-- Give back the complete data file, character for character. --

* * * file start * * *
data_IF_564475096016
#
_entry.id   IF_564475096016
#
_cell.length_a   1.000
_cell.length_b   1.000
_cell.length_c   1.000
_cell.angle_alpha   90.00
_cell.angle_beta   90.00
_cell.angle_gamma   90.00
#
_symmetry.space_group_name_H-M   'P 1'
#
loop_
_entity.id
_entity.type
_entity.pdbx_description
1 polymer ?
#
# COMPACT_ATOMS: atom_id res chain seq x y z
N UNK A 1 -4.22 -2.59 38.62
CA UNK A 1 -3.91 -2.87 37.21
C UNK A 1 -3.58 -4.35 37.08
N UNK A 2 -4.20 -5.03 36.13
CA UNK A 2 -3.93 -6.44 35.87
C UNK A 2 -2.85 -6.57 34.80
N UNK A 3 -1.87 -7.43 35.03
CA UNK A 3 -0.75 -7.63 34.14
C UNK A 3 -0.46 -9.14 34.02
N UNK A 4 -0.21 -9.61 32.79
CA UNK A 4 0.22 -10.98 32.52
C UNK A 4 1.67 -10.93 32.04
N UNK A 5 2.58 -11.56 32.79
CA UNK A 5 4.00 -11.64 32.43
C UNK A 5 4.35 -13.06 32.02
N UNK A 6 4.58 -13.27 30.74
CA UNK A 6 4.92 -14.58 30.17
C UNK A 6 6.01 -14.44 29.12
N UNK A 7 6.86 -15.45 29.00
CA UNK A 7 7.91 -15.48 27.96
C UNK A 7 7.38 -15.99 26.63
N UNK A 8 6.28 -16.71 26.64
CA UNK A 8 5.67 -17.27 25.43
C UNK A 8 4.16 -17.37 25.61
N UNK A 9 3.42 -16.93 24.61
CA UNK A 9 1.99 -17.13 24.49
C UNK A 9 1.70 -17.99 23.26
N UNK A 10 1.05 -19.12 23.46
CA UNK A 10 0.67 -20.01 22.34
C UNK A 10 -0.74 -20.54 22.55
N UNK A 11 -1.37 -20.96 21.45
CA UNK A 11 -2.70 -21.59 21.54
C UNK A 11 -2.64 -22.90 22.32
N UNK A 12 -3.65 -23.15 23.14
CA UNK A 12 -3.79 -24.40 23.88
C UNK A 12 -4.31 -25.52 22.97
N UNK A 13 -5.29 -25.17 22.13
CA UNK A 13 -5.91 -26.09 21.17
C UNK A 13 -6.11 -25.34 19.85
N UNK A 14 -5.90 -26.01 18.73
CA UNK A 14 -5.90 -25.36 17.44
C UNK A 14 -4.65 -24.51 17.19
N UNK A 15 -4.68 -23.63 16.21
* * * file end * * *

data_IF_564475096016
#
_entry.id   IF_564475096016
#
_cell.length_a   1.000
_cell.length_b   1.000
_cell.length_c   1.000
_cell.angle_alpha   90.00
_cell.angle_beta   90.00
_cell.angle_gamma   90.00
#
_symmetry.space_group_name_H-M   'P 1'
#
loop_
_entity.id
_entity.type
_entity.pdbx_description
1 polymer ?
#
# COMPACT_ATOMS: atom_id res chain seq x y z
N UNK A 1 -4.22 -2.59 38.62
CA UNK A 1 -3.91 -2.87 37.21
C UNK A 1 -3.58 -4.35 37.08
N UNK A 2 -4.20 -5.03 36.13
CA UNK A 2 -3.93 -6.44 35.87
C UNK A 2 -2.85 -6.57 34.80
N UNK A 3 -1.87 -7.43 35.03
CA UNK A 3 -0.75 -7.63 34.14
C UNK A 3 -0.46 -9.14 34.02
N UNK A 4 -0.21 -9.61 32.79
CA UNK A 4 0.22 -10.98 32.52
C UNK A 4 1.67 -10.93 32.04
N UNK A 5 2.58 -11.56 32.79
CA UNK A 5 4.00 -11.64 32.43
C UNK A 5 4.35 -13.06 32.02
N UNK A 6 4.58 -13.27 30.74
CA UNK A 6 4.92 -14.58 30.17
C UNK A 6 6.01 -14.44 29.12
N UNK A 7 6.86 -15.45 29.00
CA UNK A 7 7.91 -15.48 27.96
C UNK A 7 7.38 -15.99 26.63
N UNK A 8 6.28 -16.71 26.64
CA UNK A 8 5.67 -17.27 25.43
C UNK A 8 4.16 -17.37 25.61
N UNK A 9 3.42 -16.93 24.61
CA UNK A 9 1.99 -17.13 24.49
C UNK A 9 1.70 -17.99 23.26
N UNK A 10 1.05 -19.12 23.46
CA UNK A 10 0.67 -20.01 22.34
C UNK A 10 -0.74 -20.54 22.55
N UNK A 11 -1.37 -20.96 21.45
CA UNK A 11 -2.70 -21.59 21.54
C UNK A 11 -2.64 -22.90 22.32
N UNK A 12 -3.65 -23.15 23.14
CA UNK A 12 -3.79 -24.40 23.88
C UNK A 12 -4.31 -25.52 22.97
N UNK A 13 -5.29 -25.17 22.13
CA UNK A 13 -5.91 -26.09 21.17
C UNK A 13 -6.11 -25.34 19.85
N UNK A 14 -5.90 -26.01 18.73
CA UNK A 14 -5.90 -25.36 17.44
C UNK A 14 -4.65 -24.51 17.19
N UNK A 15 -4.68 -23.63 16.21